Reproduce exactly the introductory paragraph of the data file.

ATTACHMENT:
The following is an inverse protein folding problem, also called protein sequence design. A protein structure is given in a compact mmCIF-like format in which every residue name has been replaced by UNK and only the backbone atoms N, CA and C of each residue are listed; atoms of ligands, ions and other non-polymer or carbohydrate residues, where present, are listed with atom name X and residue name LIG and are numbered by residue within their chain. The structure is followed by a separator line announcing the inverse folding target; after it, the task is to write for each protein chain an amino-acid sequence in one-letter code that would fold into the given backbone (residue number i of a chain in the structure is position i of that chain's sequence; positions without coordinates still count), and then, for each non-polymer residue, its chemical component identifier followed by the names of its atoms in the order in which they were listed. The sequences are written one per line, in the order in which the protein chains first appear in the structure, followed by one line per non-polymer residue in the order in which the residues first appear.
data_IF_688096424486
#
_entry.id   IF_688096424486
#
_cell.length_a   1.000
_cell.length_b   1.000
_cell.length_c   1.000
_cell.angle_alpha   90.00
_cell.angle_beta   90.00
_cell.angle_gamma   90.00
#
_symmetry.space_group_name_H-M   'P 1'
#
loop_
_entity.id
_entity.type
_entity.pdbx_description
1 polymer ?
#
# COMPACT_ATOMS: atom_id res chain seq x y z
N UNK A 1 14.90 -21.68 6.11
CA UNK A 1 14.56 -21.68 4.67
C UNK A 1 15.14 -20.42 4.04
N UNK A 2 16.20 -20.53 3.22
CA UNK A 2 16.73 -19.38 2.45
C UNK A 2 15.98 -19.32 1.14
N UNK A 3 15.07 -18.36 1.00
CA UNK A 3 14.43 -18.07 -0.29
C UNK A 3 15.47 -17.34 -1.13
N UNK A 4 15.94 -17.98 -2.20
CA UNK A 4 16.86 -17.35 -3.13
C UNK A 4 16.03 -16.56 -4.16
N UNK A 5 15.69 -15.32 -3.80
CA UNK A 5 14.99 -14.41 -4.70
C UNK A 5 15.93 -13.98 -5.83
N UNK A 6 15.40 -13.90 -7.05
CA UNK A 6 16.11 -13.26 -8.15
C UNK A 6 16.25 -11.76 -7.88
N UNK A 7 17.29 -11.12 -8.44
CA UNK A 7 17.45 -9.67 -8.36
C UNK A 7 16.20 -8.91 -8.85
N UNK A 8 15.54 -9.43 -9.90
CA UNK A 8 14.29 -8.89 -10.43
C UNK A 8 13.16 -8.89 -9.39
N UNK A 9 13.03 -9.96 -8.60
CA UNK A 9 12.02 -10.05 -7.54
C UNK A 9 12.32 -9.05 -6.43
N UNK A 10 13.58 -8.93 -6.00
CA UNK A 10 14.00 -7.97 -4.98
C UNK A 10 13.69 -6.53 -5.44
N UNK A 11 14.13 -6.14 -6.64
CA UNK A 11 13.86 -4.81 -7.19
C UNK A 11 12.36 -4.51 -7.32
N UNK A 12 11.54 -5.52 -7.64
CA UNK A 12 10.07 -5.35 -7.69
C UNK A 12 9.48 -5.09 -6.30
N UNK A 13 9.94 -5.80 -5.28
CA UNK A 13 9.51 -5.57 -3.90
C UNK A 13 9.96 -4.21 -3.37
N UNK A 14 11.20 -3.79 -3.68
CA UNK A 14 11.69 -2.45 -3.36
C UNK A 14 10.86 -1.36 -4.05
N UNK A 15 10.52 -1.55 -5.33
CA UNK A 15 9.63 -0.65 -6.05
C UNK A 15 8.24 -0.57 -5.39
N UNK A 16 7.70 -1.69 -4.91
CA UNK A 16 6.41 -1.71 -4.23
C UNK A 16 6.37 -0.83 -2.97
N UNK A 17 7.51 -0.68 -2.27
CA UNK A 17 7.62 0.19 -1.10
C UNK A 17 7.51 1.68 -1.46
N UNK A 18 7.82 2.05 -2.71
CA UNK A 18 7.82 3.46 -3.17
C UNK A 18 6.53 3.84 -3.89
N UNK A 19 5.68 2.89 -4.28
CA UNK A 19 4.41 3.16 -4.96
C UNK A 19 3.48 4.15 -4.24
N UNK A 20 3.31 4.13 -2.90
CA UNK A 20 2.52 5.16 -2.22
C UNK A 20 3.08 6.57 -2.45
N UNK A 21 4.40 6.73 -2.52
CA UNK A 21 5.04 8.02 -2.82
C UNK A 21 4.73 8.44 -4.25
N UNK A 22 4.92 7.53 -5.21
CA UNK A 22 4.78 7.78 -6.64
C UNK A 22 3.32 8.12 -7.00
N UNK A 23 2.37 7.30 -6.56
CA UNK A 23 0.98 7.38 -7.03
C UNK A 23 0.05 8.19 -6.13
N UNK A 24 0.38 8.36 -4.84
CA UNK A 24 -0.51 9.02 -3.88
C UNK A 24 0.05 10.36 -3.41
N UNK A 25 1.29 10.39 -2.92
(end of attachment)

The following is an inverse protein folding problem, also called protein sequence design. A protein structure is given in a compact mmCIF-like format in which every residue name has been replaced by UNK and only the backbone atoms N, CA and C of each residue are listed; atoms of ligands, ions and other non-polymer or carbohydrate residues, where present, are listed with atom name X and residue name LIG and are numbered by residue within their chain. The structure is followed by a separator line announcing the inverse folding target; after it, the task is to write for each protein chain an amino-acid sequence in one-letter code that would fold into the given backbone (residue number i of a chain in the structure is position i of that chain's sequence; positions without coordinates still count), and then, for each non-polymer residue, its chemical component identifier followed by the names of its atoms in the order in which they were listed. The sequences are written one per line, in the order in which the protein chains first appear in the structure, followed by one line per non-polymer residue in the order in which the residues first appear.